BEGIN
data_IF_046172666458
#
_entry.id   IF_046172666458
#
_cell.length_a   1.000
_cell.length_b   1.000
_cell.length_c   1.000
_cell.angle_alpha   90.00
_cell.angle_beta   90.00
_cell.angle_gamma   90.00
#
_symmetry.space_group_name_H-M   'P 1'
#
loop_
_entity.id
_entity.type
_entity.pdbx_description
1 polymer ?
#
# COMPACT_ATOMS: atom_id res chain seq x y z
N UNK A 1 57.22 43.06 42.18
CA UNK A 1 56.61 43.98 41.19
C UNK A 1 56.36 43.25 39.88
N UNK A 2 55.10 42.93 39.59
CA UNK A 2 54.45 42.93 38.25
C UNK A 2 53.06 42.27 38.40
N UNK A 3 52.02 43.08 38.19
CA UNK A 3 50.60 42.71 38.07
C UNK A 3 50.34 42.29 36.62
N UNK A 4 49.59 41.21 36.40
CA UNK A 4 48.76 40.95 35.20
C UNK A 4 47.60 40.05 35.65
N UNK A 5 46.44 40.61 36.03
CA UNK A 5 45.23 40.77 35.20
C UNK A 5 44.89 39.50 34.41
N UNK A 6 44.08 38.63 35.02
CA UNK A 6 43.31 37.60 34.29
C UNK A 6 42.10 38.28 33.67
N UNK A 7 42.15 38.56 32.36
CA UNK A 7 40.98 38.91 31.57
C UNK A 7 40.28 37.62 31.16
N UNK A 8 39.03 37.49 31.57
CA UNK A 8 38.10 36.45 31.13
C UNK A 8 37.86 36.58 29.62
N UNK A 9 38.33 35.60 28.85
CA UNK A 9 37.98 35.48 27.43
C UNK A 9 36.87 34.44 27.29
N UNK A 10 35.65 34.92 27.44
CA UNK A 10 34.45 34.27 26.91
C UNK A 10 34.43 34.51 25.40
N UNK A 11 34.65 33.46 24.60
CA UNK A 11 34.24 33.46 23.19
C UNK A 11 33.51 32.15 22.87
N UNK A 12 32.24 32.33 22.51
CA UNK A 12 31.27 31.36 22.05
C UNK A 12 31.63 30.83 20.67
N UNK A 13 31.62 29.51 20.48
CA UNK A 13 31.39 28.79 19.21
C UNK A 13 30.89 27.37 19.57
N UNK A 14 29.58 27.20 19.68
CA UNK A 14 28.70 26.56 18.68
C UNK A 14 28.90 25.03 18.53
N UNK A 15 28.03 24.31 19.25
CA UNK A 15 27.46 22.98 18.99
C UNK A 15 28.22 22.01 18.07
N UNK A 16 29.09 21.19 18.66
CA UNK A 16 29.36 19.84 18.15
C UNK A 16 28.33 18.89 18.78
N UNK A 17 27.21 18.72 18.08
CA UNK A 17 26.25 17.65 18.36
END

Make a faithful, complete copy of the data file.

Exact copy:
data_IF_046172666458
#
_entry.id   IF_046172666458
#
_cell.length_a   1.000
_cell.length_b   1.000
_cell.length_c   1.000
_cell.angle_alpha   90.00
_cell.angle_beta   90.00
_cell.angle_gamma   90.00
#
_symmetry.space_group_name_H-M   'P 1'
#
loop_
_entity.id
_entity.type
_entity.pdbx_description
1 polymer ?
#
# COMPACT_ATOMS: atom_id res chain seq x y z
N UNK A 1 57.22 43.06 42.18
CA UNK A 1 56.61 43.98 41.19
C UNK A 1 56.36 43.25 39.88
N UNK A 2 55.10 42.93 39.59
CA UNK A 2 54.45 42.93 38.25
C UNK A 2 53.06 42.27 38.40
N UNK A 3 52.02 43.08 38.19
CA UNK A 3 50.60 42.71 38.07
C UNK A 3 50.34 42.29 36.62
N UNK A 4 49.59 41.21 36.40
CA UNK A 4 48.76 40.95 35.20
C UNK A 4 47.60 40.05 35.65
N UNK A 5 46.44 40.61 36.03
CA UNK A 5 45.23 40.77 35.20
C UNK A 5 44.89 39.50 34.41
N UNK A 6 44.08 38.63 35.02
CA UNK A 6 43.31 37.60 34.29
C UNK A 6 42.10 38.28 33.67
N UNK A 7 42.15 38.56 32.36
CA UNK A 7 40.98 38.91 31.57
C UNK A 7 40.28 37.62 31.16
N UNK A 8 39.03 37.49 31.57
CA UNK A 8 38.10 36.45 31.13
C UNK A 8 37.86 36.58 29.62
N UNK A 9 38.33 35.60 28.85
CA UNK A 9 37.98 35.48 27.43
C UNK A 9 36.87 34.44 27.29
N UNK A 10 35.65 34.92 27.44
CA UNK A 10 34.45 34.27 26.91
C UNK A 10 34.43 34.51 25.40
N UNK A 11 34.65 33.46 24.60
CA UNK A 11 34.24 33.46 23.19
C UNK A 11 33.51 32.15 22.87
N UNK A 12 32.24 32.33 22.51
CA UNK A 12 31.27 31.36 22.05
C UNK A 12 31.63 30.83 20.67
N UNK A 13 31.62 29.51 20.48
CA UNK A 13 31.39 28.79 19.21
C UNK A 13 30.89 27.37 19.57
N UNK A 14 29.58 27.20 19.68
CA UNK A 14 28.70 26.56 18.68
C UNK A 14 28.90 25.03 18.53
N UNK A 15 28.03 24.31 19.25
CA UNK A 15 27.46 22.98 18.99
C UNK A 15 28.22 22.01 18.07
N UNK A 16 29.09 21.19 18.66
CA UNK A 16 29.36 19.84 18.15
C UNK A 16 28.33 18.89 18.78
N UNK A 17 27.21 18.72 18.08
CA UNK A 17 26.25 17.65 18.36